There are also similar needs concerning good insurance coverage.
“Insurance is difficult to grasp, not user-friendly and reserved for the group with more money. Now one can do insurance that is more micro level and more affordable and via mobile and much more focused on the customer. There we can see that more people will get access to insurance and better information and more transparency as more technology enters the insurance business, which traditionally is very old-school using old legacy systems.”

“And one of the largest revolutions will probably come with blockchain where one can revolutionize everything to do with intellectual ownership of data, transparency, so there is a need for huge amounts of investment,” Johan also predicts, as many others also do.

As for the traditional banks Johan says some of them are seriously looking into it. But it is still at a very early stage.

“One is seeing, like with insurance companies, that they are critically aware they will be the audience on the side lines unless they develop new tools now. Many large insurance companies invest and collaborate a lot with start-ups to get hold of the technology needed to meet the customers’ needs in the future. Startups might also need to partner with insurance companies for licensing and regulatory reasons, and also to get scale, customer base.”

With artificial intelligence, big data is currently also re-innovating the real estate industry, which will be especially disrupting force in emerging developing economies, such as China, according to JadeValue.

“For instance, we have invested in a start-up that is like a housing man as an ecosystem where one can via technology see how many rooms are available and that connect tenants, owners and landlords. Then you have technology that filtrate all information not needed and get the right info on what rooms that one can rent in e.g. Beijing.”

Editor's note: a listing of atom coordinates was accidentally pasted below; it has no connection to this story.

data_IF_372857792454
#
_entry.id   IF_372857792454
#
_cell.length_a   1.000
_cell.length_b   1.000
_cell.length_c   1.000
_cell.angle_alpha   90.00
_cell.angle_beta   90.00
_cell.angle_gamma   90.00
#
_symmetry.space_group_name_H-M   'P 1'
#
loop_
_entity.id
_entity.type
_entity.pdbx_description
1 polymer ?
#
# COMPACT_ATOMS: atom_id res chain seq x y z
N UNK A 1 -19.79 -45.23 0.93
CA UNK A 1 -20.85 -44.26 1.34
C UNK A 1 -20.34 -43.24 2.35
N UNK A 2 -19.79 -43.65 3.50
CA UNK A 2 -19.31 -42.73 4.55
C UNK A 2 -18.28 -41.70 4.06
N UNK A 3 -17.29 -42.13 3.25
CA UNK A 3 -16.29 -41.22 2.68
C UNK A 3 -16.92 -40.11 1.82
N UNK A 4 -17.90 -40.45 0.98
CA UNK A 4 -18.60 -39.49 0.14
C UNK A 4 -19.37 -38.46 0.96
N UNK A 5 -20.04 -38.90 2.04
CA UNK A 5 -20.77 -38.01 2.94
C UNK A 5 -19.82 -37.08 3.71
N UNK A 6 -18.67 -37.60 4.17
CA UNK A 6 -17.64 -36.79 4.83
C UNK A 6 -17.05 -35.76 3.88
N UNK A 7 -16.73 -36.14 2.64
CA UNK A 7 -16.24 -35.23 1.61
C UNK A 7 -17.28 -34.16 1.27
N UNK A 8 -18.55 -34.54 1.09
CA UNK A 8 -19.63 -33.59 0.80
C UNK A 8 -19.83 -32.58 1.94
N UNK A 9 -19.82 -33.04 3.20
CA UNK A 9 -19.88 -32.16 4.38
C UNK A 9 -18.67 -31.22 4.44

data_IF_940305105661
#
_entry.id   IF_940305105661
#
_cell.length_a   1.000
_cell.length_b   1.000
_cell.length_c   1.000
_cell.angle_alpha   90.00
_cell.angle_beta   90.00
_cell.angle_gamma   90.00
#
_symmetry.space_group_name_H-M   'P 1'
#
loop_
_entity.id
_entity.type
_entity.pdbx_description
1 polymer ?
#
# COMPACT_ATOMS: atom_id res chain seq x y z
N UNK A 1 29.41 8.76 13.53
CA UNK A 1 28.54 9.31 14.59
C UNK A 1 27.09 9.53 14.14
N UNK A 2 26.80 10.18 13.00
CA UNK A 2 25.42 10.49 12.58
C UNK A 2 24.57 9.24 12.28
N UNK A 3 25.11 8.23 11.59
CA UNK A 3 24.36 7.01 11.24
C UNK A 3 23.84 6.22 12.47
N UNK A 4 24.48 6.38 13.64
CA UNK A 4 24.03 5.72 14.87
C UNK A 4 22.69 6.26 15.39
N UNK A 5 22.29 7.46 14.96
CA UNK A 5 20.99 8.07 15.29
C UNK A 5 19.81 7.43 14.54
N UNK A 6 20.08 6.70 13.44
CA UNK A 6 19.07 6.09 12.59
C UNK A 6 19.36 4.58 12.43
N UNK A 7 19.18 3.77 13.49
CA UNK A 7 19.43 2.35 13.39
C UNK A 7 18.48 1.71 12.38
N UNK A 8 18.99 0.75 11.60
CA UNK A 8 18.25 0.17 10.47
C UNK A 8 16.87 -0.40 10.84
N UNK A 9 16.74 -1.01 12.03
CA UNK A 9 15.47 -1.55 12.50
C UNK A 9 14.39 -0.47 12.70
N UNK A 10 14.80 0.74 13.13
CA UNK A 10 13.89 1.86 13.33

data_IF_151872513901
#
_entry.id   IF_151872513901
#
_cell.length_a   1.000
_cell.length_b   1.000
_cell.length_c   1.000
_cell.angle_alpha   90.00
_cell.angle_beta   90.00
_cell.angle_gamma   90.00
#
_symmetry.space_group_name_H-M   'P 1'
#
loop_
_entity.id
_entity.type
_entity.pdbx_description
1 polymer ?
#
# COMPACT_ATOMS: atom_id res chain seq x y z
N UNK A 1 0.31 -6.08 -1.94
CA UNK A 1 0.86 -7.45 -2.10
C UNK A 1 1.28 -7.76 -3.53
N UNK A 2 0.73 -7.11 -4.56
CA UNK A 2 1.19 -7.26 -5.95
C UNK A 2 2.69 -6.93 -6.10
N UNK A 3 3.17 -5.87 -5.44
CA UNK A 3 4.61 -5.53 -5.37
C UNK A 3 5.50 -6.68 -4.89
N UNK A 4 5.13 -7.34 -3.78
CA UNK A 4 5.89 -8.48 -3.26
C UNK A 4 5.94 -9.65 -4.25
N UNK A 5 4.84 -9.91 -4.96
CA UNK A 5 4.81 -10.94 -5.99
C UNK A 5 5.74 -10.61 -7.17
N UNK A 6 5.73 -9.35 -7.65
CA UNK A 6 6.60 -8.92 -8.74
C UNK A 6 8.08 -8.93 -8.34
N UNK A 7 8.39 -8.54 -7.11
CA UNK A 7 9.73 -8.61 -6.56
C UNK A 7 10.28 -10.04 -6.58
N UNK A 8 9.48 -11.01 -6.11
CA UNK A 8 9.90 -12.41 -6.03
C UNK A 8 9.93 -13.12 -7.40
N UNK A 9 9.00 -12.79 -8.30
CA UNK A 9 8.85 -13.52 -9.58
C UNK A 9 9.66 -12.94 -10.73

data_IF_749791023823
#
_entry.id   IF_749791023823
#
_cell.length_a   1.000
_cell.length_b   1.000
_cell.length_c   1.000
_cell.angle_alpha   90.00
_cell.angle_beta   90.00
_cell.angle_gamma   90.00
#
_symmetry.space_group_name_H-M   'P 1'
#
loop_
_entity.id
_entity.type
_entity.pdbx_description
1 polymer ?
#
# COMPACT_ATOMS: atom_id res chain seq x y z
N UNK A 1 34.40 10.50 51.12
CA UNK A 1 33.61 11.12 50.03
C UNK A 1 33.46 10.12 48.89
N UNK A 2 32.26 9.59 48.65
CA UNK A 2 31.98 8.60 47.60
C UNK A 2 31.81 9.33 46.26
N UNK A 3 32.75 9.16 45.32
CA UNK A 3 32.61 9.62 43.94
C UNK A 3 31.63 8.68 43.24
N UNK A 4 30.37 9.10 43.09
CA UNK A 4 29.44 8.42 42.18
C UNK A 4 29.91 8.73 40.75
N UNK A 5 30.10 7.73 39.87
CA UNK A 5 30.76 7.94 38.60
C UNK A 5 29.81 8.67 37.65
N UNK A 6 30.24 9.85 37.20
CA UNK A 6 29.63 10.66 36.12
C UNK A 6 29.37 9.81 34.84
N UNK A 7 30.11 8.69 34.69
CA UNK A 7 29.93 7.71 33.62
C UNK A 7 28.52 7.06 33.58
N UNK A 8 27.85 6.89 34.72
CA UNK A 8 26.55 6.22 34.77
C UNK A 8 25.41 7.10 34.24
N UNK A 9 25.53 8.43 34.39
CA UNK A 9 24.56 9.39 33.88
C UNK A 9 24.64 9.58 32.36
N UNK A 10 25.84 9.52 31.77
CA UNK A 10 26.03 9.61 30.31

In China you have no trust in information; you believe it’s false and there is no real consumer trust in brokers, agents etc. The real estate AI start-ups turn this upside down by being transparent, giving the right information about real estate and connecting all parties in a cost-effective way.”

Being a foreigner in China Johan can also give a few words of advice when it comes to entering China within fintech, saying that it is quite difficult to launch a fintech company and that many underestimate this.

“If you bring your fintech company to China to do things in China you must really understand the Chinese culture deeply. That’s the first part that is difficult to understand for entrepreneurs. And you must also understand the dynamic and the importance of your network here which is much more important than in Europe. They think there is always a big market and it is only a matter of coming here, but if there is a large market you also have extreme competition. Then you have some who are smarter and open here via local partner, which usually works the best.”

“And in China you really need to have something that stands out, otherwise you will have 15 copycats within one week! And you must be very technologically clever, because China is among the foremost in the world when it comes to big data in the forefront.”

About Joakim Persson

Freelance business and lifestyle photojournalist